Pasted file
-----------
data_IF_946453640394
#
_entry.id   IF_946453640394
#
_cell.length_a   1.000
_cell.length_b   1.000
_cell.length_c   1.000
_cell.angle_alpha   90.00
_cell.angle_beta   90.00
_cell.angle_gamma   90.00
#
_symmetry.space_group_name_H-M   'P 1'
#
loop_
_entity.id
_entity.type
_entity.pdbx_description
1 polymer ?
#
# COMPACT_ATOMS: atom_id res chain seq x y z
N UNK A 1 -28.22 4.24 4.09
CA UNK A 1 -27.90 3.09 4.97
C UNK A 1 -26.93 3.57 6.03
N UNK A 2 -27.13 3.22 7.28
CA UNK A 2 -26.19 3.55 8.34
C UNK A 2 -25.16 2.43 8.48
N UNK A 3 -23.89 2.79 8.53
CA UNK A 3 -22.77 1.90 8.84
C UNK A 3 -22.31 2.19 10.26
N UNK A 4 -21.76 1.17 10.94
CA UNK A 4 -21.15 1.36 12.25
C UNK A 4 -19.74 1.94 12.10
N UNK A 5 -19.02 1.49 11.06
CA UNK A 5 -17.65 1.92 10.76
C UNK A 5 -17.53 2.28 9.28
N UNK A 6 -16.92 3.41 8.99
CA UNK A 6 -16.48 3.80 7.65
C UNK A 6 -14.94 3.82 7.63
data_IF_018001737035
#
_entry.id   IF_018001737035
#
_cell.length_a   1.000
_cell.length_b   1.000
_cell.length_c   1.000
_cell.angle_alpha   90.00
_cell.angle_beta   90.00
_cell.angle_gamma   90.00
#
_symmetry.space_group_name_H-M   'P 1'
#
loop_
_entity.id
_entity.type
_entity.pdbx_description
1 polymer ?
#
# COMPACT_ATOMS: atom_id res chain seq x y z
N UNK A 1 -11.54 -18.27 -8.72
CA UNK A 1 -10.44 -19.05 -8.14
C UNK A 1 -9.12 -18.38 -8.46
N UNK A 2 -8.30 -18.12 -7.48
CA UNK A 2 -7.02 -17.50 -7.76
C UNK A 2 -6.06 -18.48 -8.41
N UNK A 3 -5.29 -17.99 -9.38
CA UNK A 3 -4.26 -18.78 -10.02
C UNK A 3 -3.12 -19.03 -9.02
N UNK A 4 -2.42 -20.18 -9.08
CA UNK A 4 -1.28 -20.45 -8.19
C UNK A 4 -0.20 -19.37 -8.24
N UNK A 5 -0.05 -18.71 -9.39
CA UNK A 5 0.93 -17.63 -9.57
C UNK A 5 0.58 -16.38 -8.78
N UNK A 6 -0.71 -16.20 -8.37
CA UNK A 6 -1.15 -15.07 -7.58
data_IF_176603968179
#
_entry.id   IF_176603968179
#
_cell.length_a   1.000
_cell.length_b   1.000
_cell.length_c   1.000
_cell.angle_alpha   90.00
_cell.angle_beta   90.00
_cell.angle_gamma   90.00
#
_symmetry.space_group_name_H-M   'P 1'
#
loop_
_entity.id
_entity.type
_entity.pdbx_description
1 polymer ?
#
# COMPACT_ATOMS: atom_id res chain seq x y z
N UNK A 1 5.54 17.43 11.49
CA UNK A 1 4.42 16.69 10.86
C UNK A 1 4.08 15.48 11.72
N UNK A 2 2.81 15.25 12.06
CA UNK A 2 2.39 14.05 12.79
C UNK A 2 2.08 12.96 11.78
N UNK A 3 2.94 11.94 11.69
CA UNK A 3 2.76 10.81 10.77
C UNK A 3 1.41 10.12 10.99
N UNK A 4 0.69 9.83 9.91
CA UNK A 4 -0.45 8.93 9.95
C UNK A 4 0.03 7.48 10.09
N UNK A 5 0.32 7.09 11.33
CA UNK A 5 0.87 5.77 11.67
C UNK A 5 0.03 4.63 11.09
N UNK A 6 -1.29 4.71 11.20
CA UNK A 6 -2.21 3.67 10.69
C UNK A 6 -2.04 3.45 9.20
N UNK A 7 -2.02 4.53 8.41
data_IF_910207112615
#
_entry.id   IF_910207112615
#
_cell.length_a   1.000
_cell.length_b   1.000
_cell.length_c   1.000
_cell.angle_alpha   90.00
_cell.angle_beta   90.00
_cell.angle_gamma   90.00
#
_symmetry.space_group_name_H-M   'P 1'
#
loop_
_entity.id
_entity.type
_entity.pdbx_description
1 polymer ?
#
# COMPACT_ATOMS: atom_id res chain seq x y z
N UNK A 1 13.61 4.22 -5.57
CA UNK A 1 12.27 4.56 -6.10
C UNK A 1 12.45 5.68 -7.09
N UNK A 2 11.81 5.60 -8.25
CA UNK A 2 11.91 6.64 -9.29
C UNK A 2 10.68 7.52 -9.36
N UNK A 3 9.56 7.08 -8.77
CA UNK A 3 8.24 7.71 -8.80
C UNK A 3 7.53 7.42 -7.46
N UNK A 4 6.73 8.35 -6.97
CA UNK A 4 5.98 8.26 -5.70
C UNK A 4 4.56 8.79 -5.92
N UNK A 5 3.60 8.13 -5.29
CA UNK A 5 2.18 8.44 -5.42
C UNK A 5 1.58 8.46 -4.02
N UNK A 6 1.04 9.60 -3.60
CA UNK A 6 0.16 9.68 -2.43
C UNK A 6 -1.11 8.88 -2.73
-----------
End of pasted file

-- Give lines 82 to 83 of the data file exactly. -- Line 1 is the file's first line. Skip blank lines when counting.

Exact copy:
_cell.length_c   1.000
_cell.angle_alpha   90.00